Most Americans get the gist of President Dwight Eisenhower's 1961 warning about the influence of the "military-industrial complex," how money and jobs would tie congressmen to the interests of arms manufacturers in their districts. But there are other less obvious, though equally insidious, ways militarism has distorted the Republic.
Since World War II, even institutions that were supposed to provide some check on this power of military spending have been corrupted -- from the U.S. press corps to academic scholars to analysts of the Central Intelligence Agency. The money from militarism has seeped far downstream from actual arms manufacturing.
In recent decades, pro-military propaganda often has won out over journalism; military-contractor-funded think tanks have overwhelmed honest research; and pro-military government officials have beaten down the professional CIA analysts who were supposed to provide objective information to the President and his top advisers.
This dangerous phenomenon is the topic of National Insecurity: The Cost of American Militarism by former CIA analyst Melvin A. Goodman. It is a book from the point of view of an insider who experienced many of the key moments of this spasmodic lurch from a civilian Republic to a militaristic Empire. Goodman provides both an overview and a dissection of the crisis.
In Goodman's account, there were many crossroads where the United States could have headed off in a less militaristic direction. But time and again the cumulative pressure from the hundreds of billions of dollars in military spending pushed decision-makers down a path toward more militarism.
At various junctions, some politicians beginning with Eisenhower pushed back against the pressures but typically succumbed to propaganda proclaiming a new foreign threat or accusing an officeholder of unmanly weakness. Politicians often responded by supporting some new war or larding on more military spending.
Tough-guy-ism also prevailed in the national news media where journalists and columnists feared being labeled "anti-American" or "soft" on some foreign adversary. The major Washington think tanks, even ones thought to be left of center, "hired-up" with hardliners to avoid the marginalizing label, "liberal."
This drift toward militarism grew stronger as the memories of World War II grew dimmer. As Goodman noted, Eisenhower took pride in ending the Korean War and avoiding subsequent hot wars during his presidency, although he did dabble in covert operations sponsored by the new CIA. He used these dangerous tools to oust leaders like Iran's Mohammad Mossadegh in 1953 and Guatemala's Jacobo Arbenz in 1954.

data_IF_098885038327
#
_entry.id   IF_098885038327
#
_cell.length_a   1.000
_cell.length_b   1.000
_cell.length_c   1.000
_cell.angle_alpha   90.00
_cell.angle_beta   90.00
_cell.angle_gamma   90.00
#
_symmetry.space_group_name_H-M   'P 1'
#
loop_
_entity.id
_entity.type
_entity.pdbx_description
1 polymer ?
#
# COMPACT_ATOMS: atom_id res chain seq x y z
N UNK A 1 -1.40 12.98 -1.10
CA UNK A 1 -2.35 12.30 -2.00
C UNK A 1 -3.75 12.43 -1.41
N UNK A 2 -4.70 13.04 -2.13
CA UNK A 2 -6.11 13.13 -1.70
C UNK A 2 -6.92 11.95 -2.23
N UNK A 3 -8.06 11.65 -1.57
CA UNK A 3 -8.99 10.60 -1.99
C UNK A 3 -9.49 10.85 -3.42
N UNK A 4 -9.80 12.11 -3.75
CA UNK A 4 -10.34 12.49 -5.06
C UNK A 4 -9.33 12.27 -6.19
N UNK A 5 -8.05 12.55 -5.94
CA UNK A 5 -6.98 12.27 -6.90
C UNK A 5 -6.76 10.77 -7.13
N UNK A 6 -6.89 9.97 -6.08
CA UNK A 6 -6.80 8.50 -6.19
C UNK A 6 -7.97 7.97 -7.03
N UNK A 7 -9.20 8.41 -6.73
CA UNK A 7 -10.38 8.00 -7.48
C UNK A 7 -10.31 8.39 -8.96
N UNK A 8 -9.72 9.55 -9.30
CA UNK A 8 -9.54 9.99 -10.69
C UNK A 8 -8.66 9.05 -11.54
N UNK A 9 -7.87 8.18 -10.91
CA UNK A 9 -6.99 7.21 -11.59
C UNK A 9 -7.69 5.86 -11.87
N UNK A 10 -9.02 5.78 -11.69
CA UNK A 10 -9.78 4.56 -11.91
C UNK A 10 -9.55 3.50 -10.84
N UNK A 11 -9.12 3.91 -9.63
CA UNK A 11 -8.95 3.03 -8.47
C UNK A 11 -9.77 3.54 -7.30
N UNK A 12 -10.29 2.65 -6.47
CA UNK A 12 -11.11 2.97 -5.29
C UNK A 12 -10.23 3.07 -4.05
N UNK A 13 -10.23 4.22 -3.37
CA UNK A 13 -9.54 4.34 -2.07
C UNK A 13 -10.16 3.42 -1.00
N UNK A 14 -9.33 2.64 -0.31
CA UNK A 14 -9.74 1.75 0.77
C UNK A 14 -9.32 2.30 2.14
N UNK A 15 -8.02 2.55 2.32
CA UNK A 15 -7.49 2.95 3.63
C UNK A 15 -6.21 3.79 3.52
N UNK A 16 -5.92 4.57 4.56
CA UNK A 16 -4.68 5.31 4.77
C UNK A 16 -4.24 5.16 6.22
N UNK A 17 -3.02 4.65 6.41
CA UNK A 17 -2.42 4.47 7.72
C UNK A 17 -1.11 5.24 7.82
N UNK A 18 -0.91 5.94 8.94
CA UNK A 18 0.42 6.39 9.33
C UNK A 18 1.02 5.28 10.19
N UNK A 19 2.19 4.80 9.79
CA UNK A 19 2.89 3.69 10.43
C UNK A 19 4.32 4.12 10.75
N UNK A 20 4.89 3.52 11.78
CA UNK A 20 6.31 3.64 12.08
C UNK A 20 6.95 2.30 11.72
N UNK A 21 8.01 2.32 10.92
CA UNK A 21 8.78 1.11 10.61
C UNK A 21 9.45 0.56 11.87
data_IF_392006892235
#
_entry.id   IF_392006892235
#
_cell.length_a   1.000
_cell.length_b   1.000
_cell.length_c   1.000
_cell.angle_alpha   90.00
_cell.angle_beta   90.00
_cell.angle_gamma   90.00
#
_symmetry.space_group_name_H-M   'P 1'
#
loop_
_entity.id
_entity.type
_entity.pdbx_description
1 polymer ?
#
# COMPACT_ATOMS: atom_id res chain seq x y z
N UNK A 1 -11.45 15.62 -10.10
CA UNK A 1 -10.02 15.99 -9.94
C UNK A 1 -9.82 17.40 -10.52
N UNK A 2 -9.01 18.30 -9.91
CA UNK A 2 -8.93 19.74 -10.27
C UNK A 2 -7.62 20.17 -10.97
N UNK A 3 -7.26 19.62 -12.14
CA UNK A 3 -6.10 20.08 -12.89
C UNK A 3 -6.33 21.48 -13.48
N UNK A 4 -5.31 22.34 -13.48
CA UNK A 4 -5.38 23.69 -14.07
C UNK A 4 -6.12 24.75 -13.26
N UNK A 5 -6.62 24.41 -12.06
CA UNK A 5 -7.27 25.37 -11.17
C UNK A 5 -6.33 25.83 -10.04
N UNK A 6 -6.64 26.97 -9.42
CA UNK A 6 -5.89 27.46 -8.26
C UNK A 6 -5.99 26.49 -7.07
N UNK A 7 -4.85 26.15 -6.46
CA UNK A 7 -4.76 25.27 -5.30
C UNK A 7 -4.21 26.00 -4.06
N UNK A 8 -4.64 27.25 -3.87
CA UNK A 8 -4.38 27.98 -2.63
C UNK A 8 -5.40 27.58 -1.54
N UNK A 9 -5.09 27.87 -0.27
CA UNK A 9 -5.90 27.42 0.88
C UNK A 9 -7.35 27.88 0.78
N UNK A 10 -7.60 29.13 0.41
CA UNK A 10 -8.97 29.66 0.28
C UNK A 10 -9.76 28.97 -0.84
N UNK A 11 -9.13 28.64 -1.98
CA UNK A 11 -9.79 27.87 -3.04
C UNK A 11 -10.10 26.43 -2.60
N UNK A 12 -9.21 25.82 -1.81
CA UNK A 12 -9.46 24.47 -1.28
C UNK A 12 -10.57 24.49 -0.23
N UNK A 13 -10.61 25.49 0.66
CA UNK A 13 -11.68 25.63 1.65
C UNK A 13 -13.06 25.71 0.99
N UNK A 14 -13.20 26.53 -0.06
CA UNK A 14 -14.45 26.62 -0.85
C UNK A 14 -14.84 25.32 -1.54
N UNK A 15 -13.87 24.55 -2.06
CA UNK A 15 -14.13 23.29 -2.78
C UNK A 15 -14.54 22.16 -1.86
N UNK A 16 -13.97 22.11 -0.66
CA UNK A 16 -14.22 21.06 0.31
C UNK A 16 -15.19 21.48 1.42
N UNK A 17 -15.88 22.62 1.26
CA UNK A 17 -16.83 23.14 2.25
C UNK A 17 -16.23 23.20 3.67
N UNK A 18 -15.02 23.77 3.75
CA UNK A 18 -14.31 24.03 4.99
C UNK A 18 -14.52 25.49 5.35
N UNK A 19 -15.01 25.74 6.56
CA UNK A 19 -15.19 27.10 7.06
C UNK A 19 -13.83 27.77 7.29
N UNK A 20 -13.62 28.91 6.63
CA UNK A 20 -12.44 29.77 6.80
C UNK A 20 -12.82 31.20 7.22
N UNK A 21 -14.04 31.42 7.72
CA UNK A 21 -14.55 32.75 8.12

Nevertheless, as Goodman wrote, Eisenhower reflected on his eight years as President by saying, "the United States never lost a soldier or a foot of ground during my administration. We kept the peace."
Shrinking from Pentagon Pressure
Subsequent presidents couldn't match Eisenhower's claim about keeping the peace or preventing the deaths of soldiers, but some did press for arms control agreements with the Soviet Union, often bucking the desires of Pentagon brass. Eisenhower's four successors -- John F. Kennedy, Lyndon Johnson, Richard Nixon and Gerald Ford -- also struggled with the consequences of carelessly entering and painfully departing the Vietnam War.
Then, after a brief post-war respite in the 1970s, the political pressure was on again to invest more in the U.S. military. Jimmy Carter began the build-up in part to counter criticism of his "weakness," but he still fell in Election 1980 to the more belligerent Ronald Reagan.
With Reagan's presidency, the post-Vietnam skepticism about the use of force -- the so-called "Vietnam Syndrome" lingering inside the U.S. news media and in parts of Congress -- was routed. Reagan made militarism seem like fun again, whether through proxy support of right-wing "freedom fighters" or quick-and-easy military actions like the invasion of Grenada.
Goodman's insights in his book are most significant for this era of Reagan's rise (from the mid-to-late 1970s through the 1980s), a time when the final checks and balances on American militarism were giving way and when Goodman watched from his front-row seat as a senior CIA analyst responsible for assessing the Soviet threat.
Goodman traced the early stages of politicizing the CIA's analysis to President Nixon's appointment of James Schlesinger to head the agency in early 1973 amid the deepening Watergate scandal. Nixon also had grown disaffected from the CIA because of its critical views on the Vietnam War.
According to Goodman, "Schlesinger put nothing in writing, but he assembled the Agency's Soviet experts and warned them, 'This agency is going to stop f*cking Richard Nixon.' I was one of those Soviet analysts. Schlesinger's objective was to rein in the CIA, which had produced analysis that challenged Nixon's policy on Vietnam." [National Insecurity, p. 245]